This year I went at it full bore. Started hitting the heated driving range when the weather was still cold, and in about mid-April, I basically started playing roughly twice per week, mostly on Saturday and Sunday with the occasional weekday round tossed in. In my first full round of the year, I fired a 74, marred by a double bogey on the last hole. In one three hole stretch, I sandwiched an eagle around two birdies, getting back four strokes to par in three holes. I felt way ahead of scheduled, and thought that this was a year in which I could make some pretty big strides. Later, I qualified to play in the Illinois State Mid-Amateur championship, and registered for two other individual events, and one pairs event (the pairs event and one of the individual events was rained out). I was in a bad stretch for the Mid-Am, and played horribly in the actual event, but got things somewhat back on track, the highlights being a 73 at Arcadia Bluffs up in Michigan, and a 75 (actually below the course rating), including five birdies, at Blackthorn in South Bend.

But ultimately, the season has been pretty awful. I've been wildly inconsistent, unable to put two good rounds together. I've had the shaft in my driver break three times, once through my own idiocy. I've spent God only knows how much on clubs (including a new three wood, hybrid 2-iron, two driver shafts, two new wedges, and a new putter), balls, gloves, and especially green fees.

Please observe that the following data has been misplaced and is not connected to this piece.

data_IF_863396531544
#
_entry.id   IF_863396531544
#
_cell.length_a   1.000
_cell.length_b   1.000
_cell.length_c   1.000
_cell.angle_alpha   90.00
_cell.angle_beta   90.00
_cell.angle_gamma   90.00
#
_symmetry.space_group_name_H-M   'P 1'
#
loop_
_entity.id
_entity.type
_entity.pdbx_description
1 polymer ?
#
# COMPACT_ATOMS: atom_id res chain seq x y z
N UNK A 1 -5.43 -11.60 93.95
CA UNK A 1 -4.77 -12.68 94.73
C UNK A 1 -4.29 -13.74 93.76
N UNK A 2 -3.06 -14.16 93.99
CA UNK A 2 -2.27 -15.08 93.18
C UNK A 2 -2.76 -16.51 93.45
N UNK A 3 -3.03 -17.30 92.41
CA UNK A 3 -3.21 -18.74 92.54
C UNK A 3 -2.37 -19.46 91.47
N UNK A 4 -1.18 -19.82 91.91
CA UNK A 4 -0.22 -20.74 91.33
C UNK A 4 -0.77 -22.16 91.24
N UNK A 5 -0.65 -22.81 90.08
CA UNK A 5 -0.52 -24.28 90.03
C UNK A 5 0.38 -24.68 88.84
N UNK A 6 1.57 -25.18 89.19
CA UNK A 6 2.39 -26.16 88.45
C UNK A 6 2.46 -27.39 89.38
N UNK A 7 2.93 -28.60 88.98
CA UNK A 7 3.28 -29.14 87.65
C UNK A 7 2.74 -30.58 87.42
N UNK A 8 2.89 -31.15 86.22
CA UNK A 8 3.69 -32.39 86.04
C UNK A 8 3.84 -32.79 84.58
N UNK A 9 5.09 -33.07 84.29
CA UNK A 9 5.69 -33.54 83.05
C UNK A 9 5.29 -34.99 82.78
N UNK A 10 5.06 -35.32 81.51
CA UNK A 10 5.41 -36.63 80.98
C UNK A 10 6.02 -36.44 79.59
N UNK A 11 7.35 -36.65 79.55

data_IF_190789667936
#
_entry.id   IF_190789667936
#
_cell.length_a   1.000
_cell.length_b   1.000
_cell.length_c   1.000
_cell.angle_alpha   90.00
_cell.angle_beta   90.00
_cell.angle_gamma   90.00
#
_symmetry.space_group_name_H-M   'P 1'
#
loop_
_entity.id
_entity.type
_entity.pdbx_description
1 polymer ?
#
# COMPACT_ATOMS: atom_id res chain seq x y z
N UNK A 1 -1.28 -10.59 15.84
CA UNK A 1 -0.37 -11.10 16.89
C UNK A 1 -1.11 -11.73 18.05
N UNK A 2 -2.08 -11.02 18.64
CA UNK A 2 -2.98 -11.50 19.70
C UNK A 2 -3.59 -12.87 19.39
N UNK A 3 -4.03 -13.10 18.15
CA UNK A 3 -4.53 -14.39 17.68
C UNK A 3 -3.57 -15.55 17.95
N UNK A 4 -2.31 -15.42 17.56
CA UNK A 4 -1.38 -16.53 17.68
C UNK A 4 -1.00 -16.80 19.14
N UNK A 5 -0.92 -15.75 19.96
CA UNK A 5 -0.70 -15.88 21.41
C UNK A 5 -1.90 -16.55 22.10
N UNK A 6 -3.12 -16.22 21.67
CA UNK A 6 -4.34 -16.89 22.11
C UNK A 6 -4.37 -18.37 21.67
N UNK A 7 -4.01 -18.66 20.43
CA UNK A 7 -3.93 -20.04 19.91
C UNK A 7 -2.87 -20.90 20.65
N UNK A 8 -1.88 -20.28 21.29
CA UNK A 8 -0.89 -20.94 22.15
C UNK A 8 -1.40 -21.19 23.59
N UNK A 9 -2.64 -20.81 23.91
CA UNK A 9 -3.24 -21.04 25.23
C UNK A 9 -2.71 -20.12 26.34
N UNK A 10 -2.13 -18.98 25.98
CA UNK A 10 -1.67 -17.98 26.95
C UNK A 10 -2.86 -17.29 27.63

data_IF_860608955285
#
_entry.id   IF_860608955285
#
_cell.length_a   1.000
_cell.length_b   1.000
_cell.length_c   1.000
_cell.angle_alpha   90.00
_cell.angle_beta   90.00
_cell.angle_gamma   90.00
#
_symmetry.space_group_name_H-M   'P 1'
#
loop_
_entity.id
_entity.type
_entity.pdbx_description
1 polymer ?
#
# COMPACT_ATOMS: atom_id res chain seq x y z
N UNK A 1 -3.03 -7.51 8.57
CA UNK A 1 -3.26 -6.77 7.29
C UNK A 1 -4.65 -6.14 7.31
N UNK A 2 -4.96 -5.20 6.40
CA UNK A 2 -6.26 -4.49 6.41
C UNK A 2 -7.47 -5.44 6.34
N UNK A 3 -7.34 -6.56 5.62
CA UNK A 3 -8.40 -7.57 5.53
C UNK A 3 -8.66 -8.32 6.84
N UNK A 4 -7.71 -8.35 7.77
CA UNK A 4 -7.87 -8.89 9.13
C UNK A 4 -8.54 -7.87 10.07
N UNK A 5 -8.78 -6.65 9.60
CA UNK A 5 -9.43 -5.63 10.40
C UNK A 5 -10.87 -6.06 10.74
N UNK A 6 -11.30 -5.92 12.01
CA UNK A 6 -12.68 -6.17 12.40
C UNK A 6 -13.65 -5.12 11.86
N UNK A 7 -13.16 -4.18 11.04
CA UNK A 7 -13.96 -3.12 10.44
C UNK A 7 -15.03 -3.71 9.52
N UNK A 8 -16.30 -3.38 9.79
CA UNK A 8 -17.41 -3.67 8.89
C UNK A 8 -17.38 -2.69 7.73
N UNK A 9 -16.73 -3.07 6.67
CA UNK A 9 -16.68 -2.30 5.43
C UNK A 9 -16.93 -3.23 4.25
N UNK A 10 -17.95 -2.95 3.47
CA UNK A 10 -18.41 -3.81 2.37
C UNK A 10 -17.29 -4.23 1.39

Last Sunday, I played Pine Meadow, as close to a home course as I have, with a friend and his brother. After a solid start, I proceeded to three putt six greens, and just generally play rotten golf from the third hole on. That followed a round at Cog Hill where, after being even through three holes and in the middle of the fairway on the 4th, I proceeded to play the last 15.5 holes in 17 over par.

Golf is no longer fun. My handicap currently sits at 3.7, and there are a lot of people who would be thrilled with that. But the fact is that it's almost two strokes higher than it was two months ago, and if I were to continue to play and post my average scores for the rest of the year, my handicap would probaly end somewhere right around 6 or worse. That's not acceptable.